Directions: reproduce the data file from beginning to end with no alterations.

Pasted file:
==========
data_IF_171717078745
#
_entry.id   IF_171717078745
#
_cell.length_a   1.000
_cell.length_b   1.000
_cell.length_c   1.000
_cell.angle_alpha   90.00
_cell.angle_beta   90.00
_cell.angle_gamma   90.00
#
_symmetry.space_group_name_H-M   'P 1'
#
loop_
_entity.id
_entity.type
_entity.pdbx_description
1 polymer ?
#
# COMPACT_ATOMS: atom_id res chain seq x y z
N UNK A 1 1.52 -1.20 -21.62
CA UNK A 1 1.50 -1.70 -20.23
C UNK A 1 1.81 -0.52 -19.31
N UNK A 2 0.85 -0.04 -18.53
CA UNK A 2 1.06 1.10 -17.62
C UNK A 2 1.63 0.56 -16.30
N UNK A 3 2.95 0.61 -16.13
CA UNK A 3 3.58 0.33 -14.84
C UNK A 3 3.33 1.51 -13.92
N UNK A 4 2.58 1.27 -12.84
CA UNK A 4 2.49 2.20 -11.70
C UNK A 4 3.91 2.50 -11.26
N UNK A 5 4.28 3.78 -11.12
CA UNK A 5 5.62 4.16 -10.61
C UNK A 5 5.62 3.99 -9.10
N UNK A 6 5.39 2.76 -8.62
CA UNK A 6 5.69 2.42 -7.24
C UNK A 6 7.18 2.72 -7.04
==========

data_IF_171717078745
#
_entry.id   IF_171717078745
#
_cell.length_a   1.000
_cell.length_b   1.000
_cell.length_c   1.000
_cell.angle_alpha   90.00
_cell.angle_beta   90.00
_cell.angle_gamma   90.00
#
_symmetry.space_group_name_H-M   'P 1'
#
loop_
_entity.id
_entity.type
_entity.pdbx_description
1 polymer ?
#
# COMPACT_ATOMS: atom_id res chain seq x y z
N UNK A 1 1.52 -1.20 -21.62
CA UNK A 1 1.50 -1.70 -20.23
C UNK A 1 1.81 -0.52 -19.31
N UNK A 2 0.85 -0.04 -18.53
CA UNK A 2 1.06 1.10 -17.62
C UNK A 2 1.63 0.56 -16.30
N UNK A 3 2.95 0.61 -16.13
CA UNK A 3 3.58 0.33 -14.84
C UNK A 3 3.33 1.51 -13.92
N UNK A 4 2.58 1.27 -12.84
CA UNK A 4 2.49 2.20 -11.70
C UNK A 4 3.91 2.50 -11.26
N UNK A 5 4.28 3.78 -11.12
CA UNK A 5 5.62 4.16 -10.61
C UNK A 5 5.62 3.99 -9.10
N UNK A 6 5.39 2.76 -8.62
CA UNK A 6 5.69 2.42 -7.24
C UNK A 6 7.18 2.72 -7.04